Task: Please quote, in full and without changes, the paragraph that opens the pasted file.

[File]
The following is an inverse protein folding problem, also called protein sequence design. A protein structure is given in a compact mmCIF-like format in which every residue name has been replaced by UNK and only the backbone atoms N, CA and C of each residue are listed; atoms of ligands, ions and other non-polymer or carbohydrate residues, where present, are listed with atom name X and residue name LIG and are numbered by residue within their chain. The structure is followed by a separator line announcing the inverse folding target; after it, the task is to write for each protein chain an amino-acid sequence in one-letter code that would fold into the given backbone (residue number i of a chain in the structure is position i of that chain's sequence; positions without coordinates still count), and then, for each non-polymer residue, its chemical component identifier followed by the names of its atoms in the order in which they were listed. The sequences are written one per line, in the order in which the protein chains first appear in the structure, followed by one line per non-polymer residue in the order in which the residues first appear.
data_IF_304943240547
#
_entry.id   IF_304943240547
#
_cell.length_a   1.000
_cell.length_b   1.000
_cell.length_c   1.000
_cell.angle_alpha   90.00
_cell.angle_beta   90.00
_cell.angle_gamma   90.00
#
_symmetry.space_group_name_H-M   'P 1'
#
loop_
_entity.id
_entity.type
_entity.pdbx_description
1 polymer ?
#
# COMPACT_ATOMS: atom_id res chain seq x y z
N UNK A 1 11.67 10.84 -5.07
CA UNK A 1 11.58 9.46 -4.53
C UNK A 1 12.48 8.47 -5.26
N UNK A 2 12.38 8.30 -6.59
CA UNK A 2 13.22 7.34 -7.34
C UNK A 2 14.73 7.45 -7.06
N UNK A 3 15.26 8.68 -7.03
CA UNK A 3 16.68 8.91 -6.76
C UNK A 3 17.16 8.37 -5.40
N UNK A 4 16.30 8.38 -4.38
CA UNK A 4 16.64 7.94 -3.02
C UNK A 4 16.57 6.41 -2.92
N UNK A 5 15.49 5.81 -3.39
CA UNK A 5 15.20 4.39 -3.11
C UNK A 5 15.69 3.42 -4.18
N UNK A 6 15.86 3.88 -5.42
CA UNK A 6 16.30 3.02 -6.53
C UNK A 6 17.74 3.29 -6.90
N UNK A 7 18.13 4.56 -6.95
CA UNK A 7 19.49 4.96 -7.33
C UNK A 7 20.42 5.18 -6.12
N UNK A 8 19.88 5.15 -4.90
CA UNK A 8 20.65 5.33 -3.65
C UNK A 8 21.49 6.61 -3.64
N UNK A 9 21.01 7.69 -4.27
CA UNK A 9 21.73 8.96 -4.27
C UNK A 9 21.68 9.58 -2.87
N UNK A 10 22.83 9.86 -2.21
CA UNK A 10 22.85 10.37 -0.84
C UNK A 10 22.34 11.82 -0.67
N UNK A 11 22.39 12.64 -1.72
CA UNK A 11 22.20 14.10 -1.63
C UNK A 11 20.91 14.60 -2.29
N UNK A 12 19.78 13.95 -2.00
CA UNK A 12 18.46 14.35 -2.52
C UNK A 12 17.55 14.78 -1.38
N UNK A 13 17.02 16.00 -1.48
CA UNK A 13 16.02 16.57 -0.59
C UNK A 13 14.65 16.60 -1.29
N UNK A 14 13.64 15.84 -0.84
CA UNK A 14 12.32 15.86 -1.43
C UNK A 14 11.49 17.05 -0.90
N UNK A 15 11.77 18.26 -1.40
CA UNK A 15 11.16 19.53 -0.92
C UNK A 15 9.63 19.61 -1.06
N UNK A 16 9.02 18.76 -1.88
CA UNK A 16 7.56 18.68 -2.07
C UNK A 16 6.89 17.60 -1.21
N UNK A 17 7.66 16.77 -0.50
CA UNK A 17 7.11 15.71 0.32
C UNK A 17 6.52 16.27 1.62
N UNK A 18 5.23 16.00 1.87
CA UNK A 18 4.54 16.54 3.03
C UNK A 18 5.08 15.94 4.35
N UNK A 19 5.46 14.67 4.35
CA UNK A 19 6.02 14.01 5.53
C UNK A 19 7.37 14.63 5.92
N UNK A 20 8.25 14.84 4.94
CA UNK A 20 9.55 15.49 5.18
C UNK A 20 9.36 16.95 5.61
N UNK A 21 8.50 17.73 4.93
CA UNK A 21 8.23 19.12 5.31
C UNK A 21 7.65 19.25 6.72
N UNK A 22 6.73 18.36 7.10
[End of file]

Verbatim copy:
The following is an inverse protein folding problem, also called protein sequence design. A protein structure is given in a compact mmCIF-like format in which every residue name has been replaced by UNK and only the backbone atoms N, CA and C of each residue are listed; atoms of ligands, ions and other non-polymer or carbohydrate residues, where present, are listed with atom name X and residue name LIG and are numbered by residue within their chain. The structure is followed by a separator line announcing the inverse folding target; after it, the task is to write for each protein chain an amino-acid sequence in one-letter code that would fold into the given backbone (residue number i of a chain in the structure is position i of that chain's sequence; positions without coordinates still count), and then, for each non-polymer residue, its chemical component identifier followed by the names of its atoms in the order in which they were listed. The sequences are written one per line, in the order in which the protein chains first appear in the structure, followed by one line per non-polymer residue in the order in which the residues first appear.